Parents taught lesson
Straight talk on peer pressure
by Jennifer Pritchett
NNSL (Feb 28/97) - "If you can overcome peer pressure, you may not have to worry about your son or daughter," says Const. Pat Aultman.
The RCMP school liaison officer made that comment during a recent parent meeting about peer pressure at St. Pat's high school.
He was one of several presenters who discussed ways peer pressure affects a student's daily life.
Parents can often contribute to peer pressure, linking direct family situations to life outside the home, said Aultman.
"We've all dealt with it when we've put peer pressure on kids to do something," he said. "What we're doing is forcing them away from us and that's bad peer pressure."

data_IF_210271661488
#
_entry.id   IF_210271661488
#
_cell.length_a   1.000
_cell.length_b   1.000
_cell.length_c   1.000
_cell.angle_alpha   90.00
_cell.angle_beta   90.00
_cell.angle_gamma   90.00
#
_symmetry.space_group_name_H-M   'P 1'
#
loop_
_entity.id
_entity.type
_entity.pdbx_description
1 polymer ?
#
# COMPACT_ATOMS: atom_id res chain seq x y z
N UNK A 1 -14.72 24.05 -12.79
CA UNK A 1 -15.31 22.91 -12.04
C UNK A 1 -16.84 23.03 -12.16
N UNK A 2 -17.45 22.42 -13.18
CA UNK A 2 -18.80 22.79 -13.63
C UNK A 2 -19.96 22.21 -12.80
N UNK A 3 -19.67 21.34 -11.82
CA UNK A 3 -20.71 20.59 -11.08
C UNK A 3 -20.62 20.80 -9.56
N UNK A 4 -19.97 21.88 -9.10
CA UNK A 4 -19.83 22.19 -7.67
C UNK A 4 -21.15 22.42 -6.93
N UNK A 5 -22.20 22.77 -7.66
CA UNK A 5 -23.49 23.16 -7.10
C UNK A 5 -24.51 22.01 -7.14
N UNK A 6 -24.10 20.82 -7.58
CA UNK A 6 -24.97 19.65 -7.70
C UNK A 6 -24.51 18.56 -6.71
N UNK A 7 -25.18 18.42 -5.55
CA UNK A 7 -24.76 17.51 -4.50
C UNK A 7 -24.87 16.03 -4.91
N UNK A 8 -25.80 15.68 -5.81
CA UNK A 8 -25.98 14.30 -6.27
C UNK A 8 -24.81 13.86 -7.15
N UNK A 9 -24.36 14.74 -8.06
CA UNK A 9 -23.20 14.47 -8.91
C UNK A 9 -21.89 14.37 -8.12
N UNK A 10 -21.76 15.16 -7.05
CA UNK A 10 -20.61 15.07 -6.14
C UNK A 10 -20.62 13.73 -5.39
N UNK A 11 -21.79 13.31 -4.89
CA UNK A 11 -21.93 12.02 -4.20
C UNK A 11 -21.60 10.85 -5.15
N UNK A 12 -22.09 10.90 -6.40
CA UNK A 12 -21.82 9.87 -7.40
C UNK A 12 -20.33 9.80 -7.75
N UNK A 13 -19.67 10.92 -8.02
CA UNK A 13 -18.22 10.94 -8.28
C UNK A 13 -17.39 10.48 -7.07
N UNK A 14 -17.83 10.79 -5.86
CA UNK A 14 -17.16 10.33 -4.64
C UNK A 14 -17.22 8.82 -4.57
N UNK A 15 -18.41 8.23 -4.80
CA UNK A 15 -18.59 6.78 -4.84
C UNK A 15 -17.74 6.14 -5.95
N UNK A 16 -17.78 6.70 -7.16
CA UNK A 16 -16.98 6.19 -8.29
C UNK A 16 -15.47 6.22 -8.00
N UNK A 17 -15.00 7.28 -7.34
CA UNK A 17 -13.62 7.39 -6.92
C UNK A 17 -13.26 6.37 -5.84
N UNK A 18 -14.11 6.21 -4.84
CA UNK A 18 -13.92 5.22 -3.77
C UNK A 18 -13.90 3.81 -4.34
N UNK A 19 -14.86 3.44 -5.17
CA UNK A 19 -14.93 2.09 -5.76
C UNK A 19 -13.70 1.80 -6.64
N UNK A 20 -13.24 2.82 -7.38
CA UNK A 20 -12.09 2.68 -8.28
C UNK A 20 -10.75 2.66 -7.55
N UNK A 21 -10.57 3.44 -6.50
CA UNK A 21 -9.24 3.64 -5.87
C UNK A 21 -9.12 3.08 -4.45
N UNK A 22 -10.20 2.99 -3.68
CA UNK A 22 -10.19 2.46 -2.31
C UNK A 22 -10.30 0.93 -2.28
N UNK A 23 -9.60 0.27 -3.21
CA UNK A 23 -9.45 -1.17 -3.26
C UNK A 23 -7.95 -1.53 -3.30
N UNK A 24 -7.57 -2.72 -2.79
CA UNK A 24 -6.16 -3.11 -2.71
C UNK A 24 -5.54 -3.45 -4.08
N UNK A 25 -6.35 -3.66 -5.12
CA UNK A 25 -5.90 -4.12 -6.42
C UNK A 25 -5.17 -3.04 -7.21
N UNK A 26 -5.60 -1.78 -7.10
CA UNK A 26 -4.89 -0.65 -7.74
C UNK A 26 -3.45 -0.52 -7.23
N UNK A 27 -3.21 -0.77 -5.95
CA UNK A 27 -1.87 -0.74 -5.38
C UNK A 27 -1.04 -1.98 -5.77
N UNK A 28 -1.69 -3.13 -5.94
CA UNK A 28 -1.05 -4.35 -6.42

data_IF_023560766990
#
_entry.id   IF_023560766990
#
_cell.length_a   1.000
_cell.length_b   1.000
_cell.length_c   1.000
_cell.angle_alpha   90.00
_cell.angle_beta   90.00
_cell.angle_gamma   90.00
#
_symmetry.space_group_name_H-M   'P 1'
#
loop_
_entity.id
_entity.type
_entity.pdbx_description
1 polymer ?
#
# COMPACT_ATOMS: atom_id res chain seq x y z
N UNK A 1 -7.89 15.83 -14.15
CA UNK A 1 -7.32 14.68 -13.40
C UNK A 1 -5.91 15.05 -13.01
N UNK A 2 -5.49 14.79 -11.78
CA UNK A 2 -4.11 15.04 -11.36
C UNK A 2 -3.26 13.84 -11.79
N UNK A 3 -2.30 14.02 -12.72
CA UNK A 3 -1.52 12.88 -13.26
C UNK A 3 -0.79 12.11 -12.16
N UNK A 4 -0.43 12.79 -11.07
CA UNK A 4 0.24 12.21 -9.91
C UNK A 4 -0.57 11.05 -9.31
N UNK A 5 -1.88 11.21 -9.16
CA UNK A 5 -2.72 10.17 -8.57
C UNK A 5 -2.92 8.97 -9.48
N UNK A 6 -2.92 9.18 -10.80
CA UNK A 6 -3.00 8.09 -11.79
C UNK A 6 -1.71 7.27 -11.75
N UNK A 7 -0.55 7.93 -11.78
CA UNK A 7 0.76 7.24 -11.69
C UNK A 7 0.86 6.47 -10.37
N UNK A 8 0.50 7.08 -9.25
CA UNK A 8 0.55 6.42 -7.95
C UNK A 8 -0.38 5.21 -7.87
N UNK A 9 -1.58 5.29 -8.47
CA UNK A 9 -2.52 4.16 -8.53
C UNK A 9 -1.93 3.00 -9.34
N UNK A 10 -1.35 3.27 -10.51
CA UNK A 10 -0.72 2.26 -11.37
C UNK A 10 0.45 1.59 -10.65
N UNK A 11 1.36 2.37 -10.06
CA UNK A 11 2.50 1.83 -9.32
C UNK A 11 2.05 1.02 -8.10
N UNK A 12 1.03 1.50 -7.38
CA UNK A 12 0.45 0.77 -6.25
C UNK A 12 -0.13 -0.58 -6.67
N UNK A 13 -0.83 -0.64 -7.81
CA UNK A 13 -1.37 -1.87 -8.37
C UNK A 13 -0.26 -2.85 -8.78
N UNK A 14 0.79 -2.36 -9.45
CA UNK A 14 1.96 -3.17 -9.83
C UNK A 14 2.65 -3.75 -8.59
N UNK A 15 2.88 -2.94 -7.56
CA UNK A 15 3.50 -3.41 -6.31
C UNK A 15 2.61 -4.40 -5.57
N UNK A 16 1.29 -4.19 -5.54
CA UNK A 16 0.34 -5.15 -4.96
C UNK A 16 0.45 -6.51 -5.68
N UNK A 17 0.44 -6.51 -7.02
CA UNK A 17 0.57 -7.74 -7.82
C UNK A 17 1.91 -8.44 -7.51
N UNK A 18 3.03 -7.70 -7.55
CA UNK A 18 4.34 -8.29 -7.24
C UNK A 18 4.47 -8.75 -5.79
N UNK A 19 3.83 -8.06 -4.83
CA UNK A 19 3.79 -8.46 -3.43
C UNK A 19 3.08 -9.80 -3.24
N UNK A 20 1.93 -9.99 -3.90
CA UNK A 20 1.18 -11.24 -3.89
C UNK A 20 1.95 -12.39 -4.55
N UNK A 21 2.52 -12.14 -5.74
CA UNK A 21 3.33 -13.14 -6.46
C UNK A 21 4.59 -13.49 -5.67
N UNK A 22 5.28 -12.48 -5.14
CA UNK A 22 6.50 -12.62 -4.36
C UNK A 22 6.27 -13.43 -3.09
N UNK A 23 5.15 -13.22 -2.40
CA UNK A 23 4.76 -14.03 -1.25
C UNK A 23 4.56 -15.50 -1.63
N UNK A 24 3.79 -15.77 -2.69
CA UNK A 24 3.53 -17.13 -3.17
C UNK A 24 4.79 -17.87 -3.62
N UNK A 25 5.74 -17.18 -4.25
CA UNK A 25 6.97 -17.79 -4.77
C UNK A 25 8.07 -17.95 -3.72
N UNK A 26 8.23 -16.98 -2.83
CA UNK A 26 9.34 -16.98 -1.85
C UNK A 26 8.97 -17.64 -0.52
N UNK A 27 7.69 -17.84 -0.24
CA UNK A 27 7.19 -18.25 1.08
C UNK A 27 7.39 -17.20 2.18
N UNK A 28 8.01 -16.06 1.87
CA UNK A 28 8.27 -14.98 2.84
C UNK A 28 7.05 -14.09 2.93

Pressure to succeed in school is a common way parents contribute to the problem.
However, good communication between parents and their children is an important tool that can provide support and alleviate some of the pressure.
"Don't get angry when kids say no -- try and explain to them how you feel," Aultman said. "They often don't have the experience to make the right choice. If they question you, answer their questions. They want to know what you think."
He emphasized the role of parents and their impact on their children's lives.
"Believe it or not, you were their first heros. You were the first ones they looked up to," said Aultman.
"You're the role model, so don't give conflicting messages -- lead by example."